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Oracle is an essential component in DeFi protocols. It allows users and developers to observe information about a given asset on the network.


Unfamiliar with the concept of an oracle? Check out the Hedera's oracle overview first.

A blockchain oracle was first built and utilized by Ethereum. Currently, there are several ways to create an oracle(i.e. ad-hoc, time-weighted averaging, volume-weighted averaging). However, each one has its distinctive advantages and limitations.

The ones that are commonly found in DeFi are Time-Weighted Average Price(TWAP), which was invented by Uniswap and Volume-Weighted Average Price by external parties like ChainLink or Band Protocol.

Sigmaswap uses the oracle retrieved from the Uniswap V2.

All Sigmaswap pools can serve as oracles, offering access to historical price and liquidity data. This capability unlocks a wide range of on-chain use cases.


The oracle includes several improvements for supporting manipulation-resistant public price feeds. First, every pair measures (but does not store) the market price at the beginning of each block, before any trades take place. This price is expensive to manipulate because it is set by the last transaction, whether it is a mint, swap, or burn, in a previous block.

To set the measured price to one that is out of sync with the global market price, an attacker has to make a bad trade at the end of a previous block , typically with no guarantee that they will arbitrage it back in the next block. Attackers will lose money to arbitrageurs unless they can “selfishly” mine two blocks in a row. This type of attack presents several challenges and has not been observed to date.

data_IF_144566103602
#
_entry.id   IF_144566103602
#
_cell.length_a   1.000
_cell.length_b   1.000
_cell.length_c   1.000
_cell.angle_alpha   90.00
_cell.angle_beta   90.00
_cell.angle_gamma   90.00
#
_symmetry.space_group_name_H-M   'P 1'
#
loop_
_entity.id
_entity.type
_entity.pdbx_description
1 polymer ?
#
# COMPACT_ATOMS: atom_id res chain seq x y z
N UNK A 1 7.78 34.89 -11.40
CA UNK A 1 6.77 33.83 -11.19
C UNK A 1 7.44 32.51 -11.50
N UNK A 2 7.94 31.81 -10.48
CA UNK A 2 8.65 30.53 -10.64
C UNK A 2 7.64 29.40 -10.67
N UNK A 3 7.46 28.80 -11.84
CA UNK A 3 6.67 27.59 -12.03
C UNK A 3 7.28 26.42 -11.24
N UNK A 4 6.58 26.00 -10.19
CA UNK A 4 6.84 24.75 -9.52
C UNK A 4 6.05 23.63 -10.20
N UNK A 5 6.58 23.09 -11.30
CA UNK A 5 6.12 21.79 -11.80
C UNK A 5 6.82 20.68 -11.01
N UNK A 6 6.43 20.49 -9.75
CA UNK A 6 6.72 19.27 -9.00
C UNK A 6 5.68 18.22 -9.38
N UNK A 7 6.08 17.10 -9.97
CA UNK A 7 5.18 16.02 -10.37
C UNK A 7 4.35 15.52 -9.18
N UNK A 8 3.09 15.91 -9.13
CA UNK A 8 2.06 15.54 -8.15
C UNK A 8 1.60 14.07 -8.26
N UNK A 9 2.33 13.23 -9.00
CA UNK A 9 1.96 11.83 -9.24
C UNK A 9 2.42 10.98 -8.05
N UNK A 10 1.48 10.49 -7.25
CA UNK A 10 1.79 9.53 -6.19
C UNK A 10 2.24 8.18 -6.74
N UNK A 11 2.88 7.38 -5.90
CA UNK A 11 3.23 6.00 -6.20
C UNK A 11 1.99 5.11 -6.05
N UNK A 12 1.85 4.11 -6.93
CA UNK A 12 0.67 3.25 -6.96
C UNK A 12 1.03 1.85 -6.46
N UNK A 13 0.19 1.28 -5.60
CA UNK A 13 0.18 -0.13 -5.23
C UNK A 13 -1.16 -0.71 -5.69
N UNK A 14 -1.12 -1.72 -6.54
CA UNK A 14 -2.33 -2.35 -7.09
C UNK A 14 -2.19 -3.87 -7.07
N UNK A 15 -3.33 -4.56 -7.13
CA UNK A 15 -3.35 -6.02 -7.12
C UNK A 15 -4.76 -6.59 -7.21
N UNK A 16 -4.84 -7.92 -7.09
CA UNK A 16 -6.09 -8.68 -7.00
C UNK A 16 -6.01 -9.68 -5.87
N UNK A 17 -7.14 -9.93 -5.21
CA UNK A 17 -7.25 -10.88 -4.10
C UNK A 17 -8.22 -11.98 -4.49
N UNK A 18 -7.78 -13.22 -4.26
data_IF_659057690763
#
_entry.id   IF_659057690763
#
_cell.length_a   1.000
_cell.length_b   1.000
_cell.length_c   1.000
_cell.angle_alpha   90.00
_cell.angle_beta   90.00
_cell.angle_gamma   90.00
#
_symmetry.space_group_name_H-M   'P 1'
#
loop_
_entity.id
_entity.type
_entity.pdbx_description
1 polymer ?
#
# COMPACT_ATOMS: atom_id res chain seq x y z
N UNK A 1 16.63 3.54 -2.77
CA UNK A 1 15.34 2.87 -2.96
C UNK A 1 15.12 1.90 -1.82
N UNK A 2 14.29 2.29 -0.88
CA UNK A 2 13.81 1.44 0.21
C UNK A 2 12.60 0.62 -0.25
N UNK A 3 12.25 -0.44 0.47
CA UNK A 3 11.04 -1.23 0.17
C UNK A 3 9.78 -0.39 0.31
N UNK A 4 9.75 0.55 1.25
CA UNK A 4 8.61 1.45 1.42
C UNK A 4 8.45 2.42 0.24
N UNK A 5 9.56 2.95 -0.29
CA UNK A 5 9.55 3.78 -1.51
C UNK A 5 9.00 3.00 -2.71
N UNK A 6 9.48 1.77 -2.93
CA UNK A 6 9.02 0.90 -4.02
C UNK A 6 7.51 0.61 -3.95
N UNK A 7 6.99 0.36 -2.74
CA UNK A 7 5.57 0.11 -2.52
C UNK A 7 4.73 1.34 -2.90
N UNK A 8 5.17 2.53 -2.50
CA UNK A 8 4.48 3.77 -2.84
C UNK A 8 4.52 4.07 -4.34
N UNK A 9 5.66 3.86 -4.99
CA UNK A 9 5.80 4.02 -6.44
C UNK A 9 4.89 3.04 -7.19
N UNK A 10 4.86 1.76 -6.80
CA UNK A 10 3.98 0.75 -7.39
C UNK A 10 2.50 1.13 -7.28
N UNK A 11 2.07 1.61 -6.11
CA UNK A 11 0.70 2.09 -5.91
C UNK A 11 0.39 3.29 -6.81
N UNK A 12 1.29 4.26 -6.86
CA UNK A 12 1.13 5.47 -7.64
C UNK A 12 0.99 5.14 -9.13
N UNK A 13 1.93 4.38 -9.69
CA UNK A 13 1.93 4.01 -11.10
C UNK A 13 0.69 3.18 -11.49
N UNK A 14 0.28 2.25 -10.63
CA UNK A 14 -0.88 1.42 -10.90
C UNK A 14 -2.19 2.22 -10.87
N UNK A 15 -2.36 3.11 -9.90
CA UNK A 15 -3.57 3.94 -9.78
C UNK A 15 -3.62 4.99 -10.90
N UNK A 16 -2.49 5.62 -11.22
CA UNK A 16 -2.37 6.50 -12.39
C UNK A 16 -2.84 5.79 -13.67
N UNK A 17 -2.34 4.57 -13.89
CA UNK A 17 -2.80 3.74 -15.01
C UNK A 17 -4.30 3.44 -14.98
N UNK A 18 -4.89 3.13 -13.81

Unfortunately, this alone is not enough. If significant value settles based on the price resulting from this mechanism, an attack’s profit will likely outweigh the loss.

Instead, the protocol adds this end-of-block price to a single cumulative-price variable in the core contract weighted by the amount of time this price existed. This variable represents a sum of the Sigmaswap price for every second in the entire history of the contract.

This variable can be used by external contracts to track accurate time-weighted average prices (TWAPs) across any time interval.

The TWAP is constructed by reading the cumulative price from a HTS token pair at the beginning and at the end of the desired interval. The difference in this cumulative price can then be divided by the length of the interval to create a TWAP for that period.

TWAPs can be used directly or as the basis for moving averages (EMAs and SMAs) as needed.

A few notes:

  • For a 10-minute TWAP, sample once every 10 minutes. For a 1-week TWAP, sample once every week.
  • For a simple TWAP, the cost of manipulation increases (approx. linear) with liquidity on the protocol, as well as (approx. linear) with the length of time over which you average.
  • The Cost of an attack is relatively simple to estimate. Moving the price 5% on a 1-hour TWAP is approximately equal to the amount lost to arbitrage and fees for moving the price 5% every block for 1 hour.

Manipulation resistance

The cost of manipulating the price for a specific time period can be roughly estimated as the amount lost to arbitrage and transaction fees for the entire period. For larger liquidity pools and over longer time periods, this attack is impractical, as the cost of manipulation typically exceeds the value at stake.

Other factors, such as network congestion, can reduce the cost of attack. For a more in-depth review of the security of Sigmaswap price oracles, stay tuned.